I tried to like this book, it had a great concept and it's a genre that I like. The story was fine but I just couldn't tolerate the narration by the Italian woman reader. Because her accent was so strong you had to concentrate all the time just to get the words she was saying. Plus she had zero animation in her voice, maybe because it wasn't her native language. If had gotten to the later parts read by someone else I might have liked the book more. As it was, I just couldn't stand it and quit in the first segment. Absolutely don't buy this one.
I came to care about the characters and the underlying mystery once my ear adjusted to the accents!
Can't think of any I would compare it with-maybe The Name of the Rose?
Although the idea of using Italian readers to provide atmosphere is laudable, the accents (especially of the female reader) were so thick that it took some time to adjust. The male reader used some really odd voices to differentiate characters-DaVinci was particularly odd and funny.
The story itself is quite interesting and the atmosphere of Renaissance Italy is exciting once you get past the accents.
This is a partial review, commenting only on the performance. I hope to be able to find and read a print copy of the book so I can comment on the story as well. The reviews of the story intrigued me, and it sounds as if it could be a good historical fiction thriller.
But at the moment, I am so put off by the female narrator that I don't think I can continue listening. WHO HIRED THIS WOMAN? She is clearly not a native speaker of the English language; perhaps she is Italian. She almost swallows Italian phrases and proper nouns (as I am guilty of doing with my own name when I introduce myself...because it's so familiar).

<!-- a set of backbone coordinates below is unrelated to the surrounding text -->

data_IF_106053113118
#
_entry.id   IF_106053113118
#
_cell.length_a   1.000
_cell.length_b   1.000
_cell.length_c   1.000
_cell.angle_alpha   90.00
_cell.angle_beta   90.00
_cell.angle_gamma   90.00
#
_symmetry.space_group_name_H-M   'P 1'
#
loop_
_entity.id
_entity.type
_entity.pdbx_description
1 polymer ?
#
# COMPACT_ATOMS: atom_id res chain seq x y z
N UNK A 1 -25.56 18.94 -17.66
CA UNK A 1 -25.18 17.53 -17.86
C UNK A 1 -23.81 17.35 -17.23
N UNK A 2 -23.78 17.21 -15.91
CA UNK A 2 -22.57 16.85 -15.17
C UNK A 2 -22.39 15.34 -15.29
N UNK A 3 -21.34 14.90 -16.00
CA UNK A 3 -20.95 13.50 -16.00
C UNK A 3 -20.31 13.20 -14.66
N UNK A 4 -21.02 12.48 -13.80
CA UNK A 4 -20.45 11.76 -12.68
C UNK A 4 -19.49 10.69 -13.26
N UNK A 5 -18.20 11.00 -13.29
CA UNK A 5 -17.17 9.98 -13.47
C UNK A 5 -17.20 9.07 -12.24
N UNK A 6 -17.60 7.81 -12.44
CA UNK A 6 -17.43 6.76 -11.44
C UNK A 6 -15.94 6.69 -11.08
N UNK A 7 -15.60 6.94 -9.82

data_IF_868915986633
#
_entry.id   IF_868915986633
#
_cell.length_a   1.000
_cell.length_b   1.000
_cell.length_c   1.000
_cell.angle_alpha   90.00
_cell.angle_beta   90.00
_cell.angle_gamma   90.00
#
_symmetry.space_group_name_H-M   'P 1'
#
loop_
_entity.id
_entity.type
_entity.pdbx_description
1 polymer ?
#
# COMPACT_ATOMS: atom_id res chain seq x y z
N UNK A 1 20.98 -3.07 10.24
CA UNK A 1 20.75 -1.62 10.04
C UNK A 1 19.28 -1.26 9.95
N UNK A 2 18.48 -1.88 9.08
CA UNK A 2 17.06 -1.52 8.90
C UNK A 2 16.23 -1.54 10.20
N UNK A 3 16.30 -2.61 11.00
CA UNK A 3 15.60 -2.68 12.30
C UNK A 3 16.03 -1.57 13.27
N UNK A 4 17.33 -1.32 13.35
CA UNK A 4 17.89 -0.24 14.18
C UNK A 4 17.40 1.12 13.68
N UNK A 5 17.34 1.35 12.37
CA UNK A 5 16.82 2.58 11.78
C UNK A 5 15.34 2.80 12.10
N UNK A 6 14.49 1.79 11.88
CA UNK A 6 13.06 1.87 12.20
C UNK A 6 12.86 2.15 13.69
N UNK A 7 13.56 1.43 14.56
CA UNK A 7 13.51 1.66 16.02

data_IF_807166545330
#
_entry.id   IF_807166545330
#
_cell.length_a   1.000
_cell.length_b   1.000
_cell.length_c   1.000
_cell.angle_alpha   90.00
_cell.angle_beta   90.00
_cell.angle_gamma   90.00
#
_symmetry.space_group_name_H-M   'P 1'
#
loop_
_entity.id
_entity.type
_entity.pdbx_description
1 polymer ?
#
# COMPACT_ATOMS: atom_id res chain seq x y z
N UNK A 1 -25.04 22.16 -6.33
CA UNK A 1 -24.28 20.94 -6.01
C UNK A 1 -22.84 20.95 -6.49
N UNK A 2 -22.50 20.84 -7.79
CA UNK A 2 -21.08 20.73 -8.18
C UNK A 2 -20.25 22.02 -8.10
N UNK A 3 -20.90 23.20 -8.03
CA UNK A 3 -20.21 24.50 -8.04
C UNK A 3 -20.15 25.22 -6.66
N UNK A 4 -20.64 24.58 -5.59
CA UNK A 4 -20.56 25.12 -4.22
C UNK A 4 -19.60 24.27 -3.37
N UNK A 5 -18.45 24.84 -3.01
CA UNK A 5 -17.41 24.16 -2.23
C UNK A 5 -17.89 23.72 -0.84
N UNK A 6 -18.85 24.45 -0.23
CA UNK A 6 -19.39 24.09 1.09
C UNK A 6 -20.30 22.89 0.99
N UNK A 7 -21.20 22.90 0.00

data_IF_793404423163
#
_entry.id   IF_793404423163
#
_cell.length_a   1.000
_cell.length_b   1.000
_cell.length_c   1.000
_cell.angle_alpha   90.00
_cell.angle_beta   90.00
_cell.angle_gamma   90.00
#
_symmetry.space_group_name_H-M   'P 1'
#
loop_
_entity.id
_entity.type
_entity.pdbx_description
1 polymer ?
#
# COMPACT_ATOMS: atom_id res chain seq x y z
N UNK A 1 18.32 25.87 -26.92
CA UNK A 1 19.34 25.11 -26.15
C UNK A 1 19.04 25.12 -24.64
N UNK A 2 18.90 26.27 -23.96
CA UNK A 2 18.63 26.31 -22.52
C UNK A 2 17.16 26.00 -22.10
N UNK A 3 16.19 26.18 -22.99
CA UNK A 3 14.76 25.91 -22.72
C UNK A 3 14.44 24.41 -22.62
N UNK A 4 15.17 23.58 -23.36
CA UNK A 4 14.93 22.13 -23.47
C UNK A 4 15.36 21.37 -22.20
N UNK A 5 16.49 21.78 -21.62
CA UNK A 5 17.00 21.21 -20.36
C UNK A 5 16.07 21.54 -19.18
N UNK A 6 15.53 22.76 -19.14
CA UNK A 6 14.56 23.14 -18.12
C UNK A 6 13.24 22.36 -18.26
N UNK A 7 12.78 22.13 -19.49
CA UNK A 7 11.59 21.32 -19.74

The majority of the text she reads is English, but her incredibly poor pronunciation makes me miss about 1 word in every 5. And since I'm listening on my iPod, I can't back up just a few seconds, I have to jump back to the beginning of a chapter. So I just let her go on and on, wondering if I am getting enough details to follow the story. Even the words I do understand are mangled. For example, the word "purchase" comes out "poor CHASE" with a long A.
Occasionally I hear a sentence that makes me smile in pleasure at the clever writing, the unexpected phrase that communicates beautifully and adds a bit of humor or insight. That's why I want to read the book in print, now. It just isn't worth it to struggle through this abysmal narration any more.
The Carlotta Montanari portion of the narration has such a heavy pseudo-Italian accent that I can barely understand it. The story may be interesting, but it is just to hard to concentrate ALL the time to get the meaning of the words. Why not just read it in unaccented English?
This technique of using the accent of the language that the character would be using at the time makes no sense, because the person is speaking English, which they would not because they would speak their own language. But, they are speaking not their own language, but English, which they do not speak, so why ACCENT it at all.
It is used often when the characters are not English, but they would NOT be speaking English, so why accent it at all. Makes no sense to me.
I can't judge the story since I could not tolerate listening since the Italian woman was going to be narrating all the way through to at least Chapter 6. Had to give up.
I was really looking forward to this book--and was really disappointed! The narrator sounds like she's a non-English speaker reading phonectically. No emotion, no excitement. Sounds like she's reading a grocery list.
I still wanted to try to get through the story, but just couldn't get through the lackluster performance of that female narrator.
The female non-Englsh speaking illiterate narrator destroys this possibly interesting book. What a disaster! Who on Earth chose this woman to read in a language she does not understand? "The nobbles........" I think was supposed to be "nobles." I could not coninue. " The nobbles....." " the nobbles....." Argh. Shame. A total waste of a credit.